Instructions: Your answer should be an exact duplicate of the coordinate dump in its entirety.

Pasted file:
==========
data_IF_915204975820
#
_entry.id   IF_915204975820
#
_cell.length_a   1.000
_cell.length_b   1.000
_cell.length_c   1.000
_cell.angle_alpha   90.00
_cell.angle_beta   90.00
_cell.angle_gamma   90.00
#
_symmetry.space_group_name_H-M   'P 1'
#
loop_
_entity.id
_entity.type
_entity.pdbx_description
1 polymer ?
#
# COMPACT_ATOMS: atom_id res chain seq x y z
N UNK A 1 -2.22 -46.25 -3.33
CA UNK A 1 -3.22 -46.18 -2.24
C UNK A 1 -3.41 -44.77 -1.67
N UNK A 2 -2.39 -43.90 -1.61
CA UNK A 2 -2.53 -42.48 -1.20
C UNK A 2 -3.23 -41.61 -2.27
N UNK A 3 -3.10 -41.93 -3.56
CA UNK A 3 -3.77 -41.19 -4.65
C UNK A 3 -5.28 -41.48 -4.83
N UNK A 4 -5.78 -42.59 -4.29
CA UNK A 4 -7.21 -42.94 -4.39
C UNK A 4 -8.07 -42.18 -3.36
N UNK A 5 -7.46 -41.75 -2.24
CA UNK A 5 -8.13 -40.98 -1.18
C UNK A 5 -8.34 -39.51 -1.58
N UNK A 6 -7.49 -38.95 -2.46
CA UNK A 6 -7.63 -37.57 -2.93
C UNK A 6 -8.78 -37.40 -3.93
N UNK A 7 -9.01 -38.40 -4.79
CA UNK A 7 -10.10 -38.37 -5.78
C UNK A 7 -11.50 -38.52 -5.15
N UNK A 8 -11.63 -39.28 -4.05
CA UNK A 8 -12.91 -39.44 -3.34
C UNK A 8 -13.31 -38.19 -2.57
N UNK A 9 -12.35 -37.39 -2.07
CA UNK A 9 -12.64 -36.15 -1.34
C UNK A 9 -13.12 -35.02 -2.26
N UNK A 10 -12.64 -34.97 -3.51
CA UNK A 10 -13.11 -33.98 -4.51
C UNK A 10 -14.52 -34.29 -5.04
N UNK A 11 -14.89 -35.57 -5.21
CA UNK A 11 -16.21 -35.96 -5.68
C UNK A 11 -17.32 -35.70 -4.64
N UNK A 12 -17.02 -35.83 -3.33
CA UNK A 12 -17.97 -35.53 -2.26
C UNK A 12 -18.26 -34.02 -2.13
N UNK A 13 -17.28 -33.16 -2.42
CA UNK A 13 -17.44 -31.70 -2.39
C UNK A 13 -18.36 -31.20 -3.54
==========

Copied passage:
data_IF_915204975820
#
_entry.id   IF_915204975820
#
_cell.length_a   1.000
_cell.length_b   1.000
_cell.length_c   1.000
_cell.angle_alpha   90.00
_cell.angle_beta   90.00
_cell.angle_gamma   90.00
#
_symmetry.space_group_name_H-M   'P 1'
#
loop_
_entity.id
_entity.type
_entity.pdbx_description
1 polymer ?
#
# COMPACT_ATOMS: atom_id res chain seq x y z
N UNK A 1 -2.22 -46.25 -3.33
CA UNK A 1 -3.22 -46.18 -2.24
C UNK A 1 -3.41 -44.77 -1.67
N UNK A 2 -2.39 -43.90 -1.61
CA UNK A 2 -2.53 -42.48 -1.20
C UNK A 2 -3.23 -41.61 -2.27
N UNK A 3 -3.10 -41.93 -3.56
CA UNK A 3 -3.77 -41.19 -4.65
C UNK A 3 -5.28 -41.48 -4.83
N UNK A 4 -5.78 -42.59 -4.29
CA UNK A 4 -7.21 -42.94 -4.39
C UNK A 4 -8.07 -42.18 -3.36
N UNK A 5 -7.46 -41.75 -2.24
CA UNK A 5 -8.13 -40.98 -1.18
C UNK A 5 -8.34 -39.51 -1.58
N UNK A 6 -7.49 -38.95 -2.46
CA UNK A 6 -7.63 -37.57 -2.93
C UNK A 6 -8.78 -37.40 -3.93
N UNK A 7 -9.01 -38.40 -4.79
CA UNK A 7 -10.10 -38.37 -5.78
C UNK A 7 -11.50 -38.52 -5.15
N UNK A 8 -11.63 -39.28 -4.05
CA UNK A 8 -12.91 -39.44 -3.34
C UNK A 8 -13.31 -38.19 -2.57
N UNK A 9 -12.35 -37.39 -2.07
CA UNK A 9 -12.64 -36.15 -1.34
C UNK A 9 -13.12 -35.02 -2.26
N UNK A 10 -12.64 -34.97 -3.51
CA UNK A 10 -13.11 -33.98 -4.51
C UNK A 10 -14.52 -34.29 -5.04
N UNK A 11 -14.89 -35.57 -5.21
CA UNK A 11 -16.21 -35.96 -5.68
C UNK A 11 -17.32 -35.70 -4.64
N UNK A 12 -17.02 -35.83 -3.33
CA UNK A 12 -17.97 -35.53 -2.26
C UNK A 12 -18.26 -34.02 -2.13
N UNK A 13 -17.28 -33.16 -2.42
CA UNK A 13 -17.44 -31.70 -2.39
C UNK A 13 -18.36 -31.20 -3.54